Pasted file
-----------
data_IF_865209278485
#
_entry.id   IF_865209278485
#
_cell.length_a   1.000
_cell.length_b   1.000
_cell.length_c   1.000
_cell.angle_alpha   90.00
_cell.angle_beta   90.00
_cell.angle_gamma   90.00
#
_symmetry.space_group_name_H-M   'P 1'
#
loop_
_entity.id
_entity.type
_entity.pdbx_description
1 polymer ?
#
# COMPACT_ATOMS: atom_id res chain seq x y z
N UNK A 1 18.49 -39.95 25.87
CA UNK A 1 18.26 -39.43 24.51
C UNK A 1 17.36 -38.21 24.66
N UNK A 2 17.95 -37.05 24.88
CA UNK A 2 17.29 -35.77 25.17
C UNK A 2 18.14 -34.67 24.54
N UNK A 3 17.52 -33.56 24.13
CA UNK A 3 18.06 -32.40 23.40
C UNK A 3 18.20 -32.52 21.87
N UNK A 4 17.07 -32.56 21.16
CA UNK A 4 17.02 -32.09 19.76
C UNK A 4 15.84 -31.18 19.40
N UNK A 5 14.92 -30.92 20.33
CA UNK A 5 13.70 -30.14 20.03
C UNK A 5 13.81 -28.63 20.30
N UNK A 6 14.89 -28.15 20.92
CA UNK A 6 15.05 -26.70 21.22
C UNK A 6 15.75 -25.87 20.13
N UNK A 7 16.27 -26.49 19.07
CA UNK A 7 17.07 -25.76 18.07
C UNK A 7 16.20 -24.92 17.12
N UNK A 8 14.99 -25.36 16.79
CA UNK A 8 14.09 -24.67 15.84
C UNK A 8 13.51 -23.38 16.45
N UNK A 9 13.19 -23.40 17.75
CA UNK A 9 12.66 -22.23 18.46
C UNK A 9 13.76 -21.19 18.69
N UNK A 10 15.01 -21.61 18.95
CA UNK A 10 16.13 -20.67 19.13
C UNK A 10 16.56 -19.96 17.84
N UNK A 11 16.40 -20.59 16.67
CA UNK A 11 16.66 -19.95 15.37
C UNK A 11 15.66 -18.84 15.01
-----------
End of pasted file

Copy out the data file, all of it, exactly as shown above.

data_IF_865209278485
#
_entry.id   IF_865209278485
#
_cell.length_a   1.000
_cell.length_b   1.000
_cell.length_c   1.000
_cell.angle_alpha   90.00
_cell.angle_beta   90.00
_cell.angle_gamma   90.00
#
_symmetry.space_group_name_H-M   'P 1'
#
loop_
_entity.id
_entity.type
_entity.pdbx_description
1 polymer ?
#
# COMPACT_ATOMS: atom_id res chain seq x y z
N UNK A 1 18.49 -39.95 25.87
CA UNK A 1 18.26 -39.43 24.51
C UNK A 1 17.36 -38.21 24.66
N UNK A 2 17.95 -37.05 24.88
CA UNK A 2 17.29 -35.77 25.17
C UNK A 2 18.14 -34.67 24.54
N UNK A 3 17.52 -33.56 24.13
CA UNK A 3 18.06 -32.40 23.40
C UNK A 3 18.20 -32.52 21.87
N UNK A 4 17.07 -32.56 21.16
CA UNK A 4 17.02 -32.09 19.76
C UNK A 4 15.84 -31.18 19.40
N UNK A 5 14.92 -30.92 20.33
CA UNK A 5 13.70 -30.14 20.03
C UNK A 5 13.81 -28.63 20.30
N UNK A 6 14.89 -28.15 20.92
CA UNK A 6 15.05 -26.70 21.22
C UNK A 6 15.75 -25.87 20.13
N UNK A 7 16.27 -26.49 19.07
CA UNK A 7 17.07 -25.76 18.07
C UNK A 7 16.20 -24.92 17.12
N UNK A 8 14.99 -25.36 16.79
CA UNK A 8 14.09 -24.67 15.84
C UNK A 8 13.51 -23.38 16.45
N UNK A 9 13.19 -23.40 17.75
CA UNK A 9 12.66 -22.23 18.46
C UNK A 9 13.76 -21.19 18.69
N UNK A 10 15.01 -21.61 18.95
CA UNK A 10 16.13 -20.67 19.13
C UNK A 10 16.56 -19.96 17.84
N UNK A 11 16.40 -20.59 16.67
CA UNK A 11 16.66 -19.95 15.37
C UNK A 11 15.66 -18.84 15.01